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 And love to help out and answer questions and of course, read each other's snow reports.
And love to help out and answer questions and of course, read each other's snow reports.
Quote:

IMV. A lot of what you are doing is wrong:

- Your Skis are too short
- Your Boots are too soft
- You were being coached by a Buddy

I would reverse the order of how "grave" the mistakes were:

- Taught by a buddy
- Boot too soft
- Skis too short

Quote:
I was making parallel turns within an hour of my buddy "teaching" me the basics. Loon Mountain rental shop put me on Head 160cm. I have been on the mountain 10 times this year.

That 160 skis maybe appropriate for your 1st day on slope. But it's too short for skiing on (North America) blues for a 290lb guy!

Had you taken any lessons, you would have been advised to get longer skis. Heck, had you been renting skis, they would have probably suggest you to get progressively longer skis already.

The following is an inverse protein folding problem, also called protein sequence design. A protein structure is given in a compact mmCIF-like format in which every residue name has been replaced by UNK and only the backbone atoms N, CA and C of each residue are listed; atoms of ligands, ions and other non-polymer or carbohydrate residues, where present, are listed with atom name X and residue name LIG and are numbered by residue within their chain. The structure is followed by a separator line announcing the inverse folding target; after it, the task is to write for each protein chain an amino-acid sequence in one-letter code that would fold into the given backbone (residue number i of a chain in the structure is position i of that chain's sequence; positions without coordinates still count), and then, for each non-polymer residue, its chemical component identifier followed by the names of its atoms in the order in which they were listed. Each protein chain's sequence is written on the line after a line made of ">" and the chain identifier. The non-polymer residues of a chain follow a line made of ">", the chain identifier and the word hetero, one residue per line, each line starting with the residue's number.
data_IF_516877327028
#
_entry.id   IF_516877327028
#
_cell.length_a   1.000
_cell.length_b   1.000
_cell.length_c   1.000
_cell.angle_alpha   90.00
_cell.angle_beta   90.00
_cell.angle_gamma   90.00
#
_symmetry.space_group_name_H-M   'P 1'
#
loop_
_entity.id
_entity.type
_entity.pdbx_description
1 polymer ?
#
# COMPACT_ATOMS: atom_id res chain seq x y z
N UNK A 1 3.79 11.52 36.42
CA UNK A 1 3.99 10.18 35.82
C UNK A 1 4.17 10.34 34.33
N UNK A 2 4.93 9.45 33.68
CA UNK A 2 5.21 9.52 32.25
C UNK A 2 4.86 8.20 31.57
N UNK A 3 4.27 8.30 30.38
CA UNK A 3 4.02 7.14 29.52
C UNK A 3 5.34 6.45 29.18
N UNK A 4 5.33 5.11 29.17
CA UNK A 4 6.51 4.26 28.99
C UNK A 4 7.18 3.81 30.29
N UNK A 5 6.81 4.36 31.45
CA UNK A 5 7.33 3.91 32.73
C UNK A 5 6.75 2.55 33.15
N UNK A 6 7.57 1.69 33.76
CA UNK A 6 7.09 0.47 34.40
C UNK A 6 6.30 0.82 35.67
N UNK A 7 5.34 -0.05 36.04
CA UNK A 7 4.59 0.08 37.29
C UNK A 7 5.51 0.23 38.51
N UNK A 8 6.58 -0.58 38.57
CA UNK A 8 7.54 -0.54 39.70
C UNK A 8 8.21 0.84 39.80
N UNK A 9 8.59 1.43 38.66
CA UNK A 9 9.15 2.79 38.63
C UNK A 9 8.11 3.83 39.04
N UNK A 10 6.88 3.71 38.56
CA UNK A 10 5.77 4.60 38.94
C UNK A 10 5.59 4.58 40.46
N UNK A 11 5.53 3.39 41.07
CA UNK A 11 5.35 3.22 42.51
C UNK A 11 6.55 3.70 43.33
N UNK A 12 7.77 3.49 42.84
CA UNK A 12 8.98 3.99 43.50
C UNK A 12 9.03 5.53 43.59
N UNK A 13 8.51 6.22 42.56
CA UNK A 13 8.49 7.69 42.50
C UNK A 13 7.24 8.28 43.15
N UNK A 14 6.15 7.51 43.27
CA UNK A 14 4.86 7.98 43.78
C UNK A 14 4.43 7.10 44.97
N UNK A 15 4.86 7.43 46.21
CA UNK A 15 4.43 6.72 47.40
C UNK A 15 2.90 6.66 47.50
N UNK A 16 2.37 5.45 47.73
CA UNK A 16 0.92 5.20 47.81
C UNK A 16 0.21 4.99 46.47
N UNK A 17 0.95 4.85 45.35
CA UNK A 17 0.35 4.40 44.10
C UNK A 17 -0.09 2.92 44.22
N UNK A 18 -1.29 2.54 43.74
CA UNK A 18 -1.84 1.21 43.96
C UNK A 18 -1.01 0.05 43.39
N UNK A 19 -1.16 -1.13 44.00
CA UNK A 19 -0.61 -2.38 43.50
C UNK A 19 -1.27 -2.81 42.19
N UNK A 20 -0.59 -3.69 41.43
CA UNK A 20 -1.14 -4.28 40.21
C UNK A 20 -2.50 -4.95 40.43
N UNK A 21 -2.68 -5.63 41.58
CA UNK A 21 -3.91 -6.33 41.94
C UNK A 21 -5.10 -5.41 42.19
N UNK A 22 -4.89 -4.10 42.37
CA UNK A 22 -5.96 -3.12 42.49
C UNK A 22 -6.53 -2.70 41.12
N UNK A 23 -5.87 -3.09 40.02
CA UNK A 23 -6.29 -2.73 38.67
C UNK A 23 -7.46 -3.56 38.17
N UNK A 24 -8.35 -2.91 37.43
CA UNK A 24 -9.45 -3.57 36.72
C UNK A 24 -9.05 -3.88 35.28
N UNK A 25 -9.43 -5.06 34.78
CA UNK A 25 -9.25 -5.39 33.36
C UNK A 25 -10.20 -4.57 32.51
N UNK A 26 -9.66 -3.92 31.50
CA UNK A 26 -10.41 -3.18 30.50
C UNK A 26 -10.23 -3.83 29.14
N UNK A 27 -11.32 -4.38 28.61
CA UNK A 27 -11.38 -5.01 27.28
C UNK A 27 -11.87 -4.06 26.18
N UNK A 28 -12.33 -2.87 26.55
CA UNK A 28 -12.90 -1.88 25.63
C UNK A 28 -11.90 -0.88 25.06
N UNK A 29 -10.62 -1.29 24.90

Your biggest mistake isn't on the size of the skis. It's your decision to buy skis mirroring what you were given as a never-ever skier!
ski holidays
 So if you're just off somewhere snowy come back and post a snow report of your own and we'll all love you very much
So if you're just off somewhere snowy come back and post a snow report of your own and we'll all love you very much
I will keep you all updated. I have a feeling that I am going to have a ski fire sale!
ski holidays
 You know it makes sense.
You know it makes sense.
@abc, TBF. I wasn't putting them in any particular order.
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 Otherwise you'll just go on seeing the one name:
Otherwise you'll just go on seeing the one name:
IMHO I think you are being a bit harsh on the OP....

Yes buying a bunch of the same type of skis that may have limited future use is a bit non-ideal but....

-As a beginner, better too short/soft than too long. You only really start to notice it getting into different terrain, or when you want to start getting performance from the skis
-Having just started out, and being able to schmeer turn is just fine, eventually those schmeers can have more edge control and timing applied to turn into carves...
-Already planning to get a few lessons to iron out the technical bumps which seems like the right plan.
-Enjoying being out there on the mountain

So generally sounds like he's heading in the right direction